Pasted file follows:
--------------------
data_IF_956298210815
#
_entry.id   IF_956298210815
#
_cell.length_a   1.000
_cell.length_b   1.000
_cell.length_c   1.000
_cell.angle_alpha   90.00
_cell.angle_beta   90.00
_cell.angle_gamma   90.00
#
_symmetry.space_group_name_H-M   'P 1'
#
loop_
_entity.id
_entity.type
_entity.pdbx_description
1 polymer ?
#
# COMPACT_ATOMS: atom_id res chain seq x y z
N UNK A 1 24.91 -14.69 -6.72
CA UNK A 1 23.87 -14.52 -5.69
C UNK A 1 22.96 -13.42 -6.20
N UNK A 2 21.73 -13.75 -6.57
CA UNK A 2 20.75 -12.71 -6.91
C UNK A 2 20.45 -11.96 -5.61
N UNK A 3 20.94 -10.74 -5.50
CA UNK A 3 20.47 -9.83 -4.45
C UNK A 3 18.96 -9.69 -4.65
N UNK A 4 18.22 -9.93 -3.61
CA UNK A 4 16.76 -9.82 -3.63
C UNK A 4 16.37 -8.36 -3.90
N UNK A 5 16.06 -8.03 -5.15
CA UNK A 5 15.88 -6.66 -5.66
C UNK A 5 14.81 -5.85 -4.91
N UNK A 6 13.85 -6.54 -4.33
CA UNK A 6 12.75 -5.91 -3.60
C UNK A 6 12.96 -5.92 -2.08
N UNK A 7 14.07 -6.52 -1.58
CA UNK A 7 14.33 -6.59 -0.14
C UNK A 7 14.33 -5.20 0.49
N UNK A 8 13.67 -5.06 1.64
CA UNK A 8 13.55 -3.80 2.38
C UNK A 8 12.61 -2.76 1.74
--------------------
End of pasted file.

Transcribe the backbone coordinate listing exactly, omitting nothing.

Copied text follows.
data_IF_956298210815
#
_entry.id   IF_956298210815
#
_cell.length_a   1.000
_cell.length_b   1.000
_cell.length_c   1.000
_cell.angle_alpha   90.00
_cell.angle_beta   90.00
_cell.angle_gamma   90.00
#
_symmetry.space_group_name_H-M   'P 1'
#
loop_
_entity.id
_entity.type
_entity.pdbx_description
1 polymer ?
#
# COMPACT_ATOMS: atom_id res chain seq x y z
N UNK A 1 24.91 -14.69 -6.72
CA UNK A 1 23.87 -14.52 -5.69
C UNK A 1 22.96 -13.42 -6.20
N UNK A 2 21.73 -13.75 -6.57
CA UNK A 2 20.75 -12.71 -6.91
C UNK A 2 20.45 -11.96 -5.61
N UNK A 3 20.94 -10.74 -5.50
CA UNK A 3 20.47 -9.83 -4.45
C UNK A 3 18.96 -9.69 -4.65
N UNK A 4 18.22 -9.93 -3.61
CA UNK A 4 16.76 -9.82 -3.63
C UNK A 4 16.37 -8.36 -3.90
N UNK A 5 16.06 -8.03 -5.15
CA UNK A 5 15.88 -6.66 -5.66
C UNK A 5 14.81 -5.85 -4.91
N UNK A 6 13.85 -6.54 -4.33
CA UNK A 6 12.75 -5.91 -3.60
C UNK A 6 12.96 -5.92 -2.08
N UNK A 7 14.07 -6.52 -1.58
CA UNK A 7 14.33 -6.59 -0.14
C UNK A 7 14.33 -5.20 0.49
N UNK A 8 13.67 -5.06 1.64
CA UNK A 8 13.55 -3.80 2.38
C UNK A 8 12.61 -2.76 1.74